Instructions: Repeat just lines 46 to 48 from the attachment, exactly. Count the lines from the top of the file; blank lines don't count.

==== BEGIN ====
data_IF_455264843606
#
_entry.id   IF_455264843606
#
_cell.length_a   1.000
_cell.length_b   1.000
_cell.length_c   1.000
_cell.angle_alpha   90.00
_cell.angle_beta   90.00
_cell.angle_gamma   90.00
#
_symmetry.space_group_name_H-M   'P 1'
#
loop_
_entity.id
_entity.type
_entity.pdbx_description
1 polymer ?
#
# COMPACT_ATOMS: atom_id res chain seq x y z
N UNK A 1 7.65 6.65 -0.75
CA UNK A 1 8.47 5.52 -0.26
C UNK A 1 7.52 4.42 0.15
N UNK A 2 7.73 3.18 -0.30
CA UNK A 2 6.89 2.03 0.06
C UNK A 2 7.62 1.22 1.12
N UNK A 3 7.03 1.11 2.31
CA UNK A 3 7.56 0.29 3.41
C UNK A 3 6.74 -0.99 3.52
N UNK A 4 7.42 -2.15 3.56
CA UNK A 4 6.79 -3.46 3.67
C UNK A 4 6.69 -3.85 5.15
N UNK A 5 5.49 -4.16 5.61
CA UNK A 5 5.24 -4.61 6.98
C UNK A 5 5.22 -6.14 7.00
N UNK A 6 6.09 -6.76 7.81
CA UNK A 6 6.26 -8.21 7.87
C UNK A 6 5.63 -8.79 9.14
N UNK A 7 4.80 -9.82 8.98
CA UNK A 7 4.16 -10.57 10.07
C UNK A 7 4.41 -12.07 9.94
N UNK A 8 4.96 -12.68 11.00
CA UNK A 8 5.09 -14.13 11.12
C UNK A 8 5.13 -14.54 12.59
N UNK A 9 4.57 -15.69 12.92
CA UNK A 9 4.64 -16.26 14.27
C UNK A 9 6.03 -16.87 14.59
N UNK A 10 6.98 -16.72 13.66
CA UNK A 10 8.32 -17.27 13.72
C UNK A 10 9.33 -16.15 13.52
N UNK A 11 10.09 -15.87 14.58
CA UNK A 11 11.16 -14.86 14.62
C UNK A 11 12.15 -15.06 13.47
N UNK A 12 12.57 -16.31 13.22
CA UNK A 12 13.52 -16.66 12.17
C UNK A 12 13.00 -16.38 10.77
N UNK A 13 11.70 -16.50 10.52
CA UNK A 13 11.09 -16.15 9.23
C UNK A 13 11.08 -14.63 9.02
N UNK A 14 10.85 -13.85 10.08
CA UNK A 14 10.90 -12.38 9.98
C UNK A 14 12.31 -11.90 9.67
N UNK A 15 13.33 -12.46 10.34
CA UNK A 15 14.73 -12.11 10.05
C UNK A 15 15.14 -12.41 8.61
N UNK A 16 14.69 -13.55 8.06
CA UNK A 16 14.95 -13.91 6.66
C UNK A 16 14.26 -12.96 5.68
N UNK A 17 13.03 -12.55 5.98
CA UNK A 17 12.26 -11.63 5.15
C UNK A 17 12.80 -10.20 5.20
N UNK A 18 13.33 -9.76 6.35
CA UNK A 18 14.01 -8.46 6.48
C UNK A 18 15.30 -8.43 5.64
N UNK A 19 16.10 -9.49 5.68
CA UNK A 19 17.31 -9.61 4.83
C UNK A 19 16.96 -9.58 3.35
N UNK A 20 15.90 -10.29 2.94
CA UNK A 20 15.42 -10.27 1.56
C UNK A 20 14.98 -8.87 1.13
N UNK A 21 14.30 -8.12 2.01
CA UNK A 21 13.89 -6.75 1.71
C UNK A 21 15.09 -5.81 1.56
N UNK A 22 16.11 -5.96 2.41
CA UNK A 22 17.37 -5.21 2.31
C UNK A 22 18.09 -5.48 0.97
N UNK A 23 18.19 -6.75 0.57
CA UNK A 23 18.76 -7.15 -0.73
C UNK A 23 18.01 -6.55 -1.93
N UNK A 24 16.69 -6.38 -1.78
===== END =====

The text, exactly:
CA UNK A 9 4.64 -16.26 14.27
C UNK A 9 6.03 -16.87 14.59
N UNK A 10 6.98 -16.72 13.66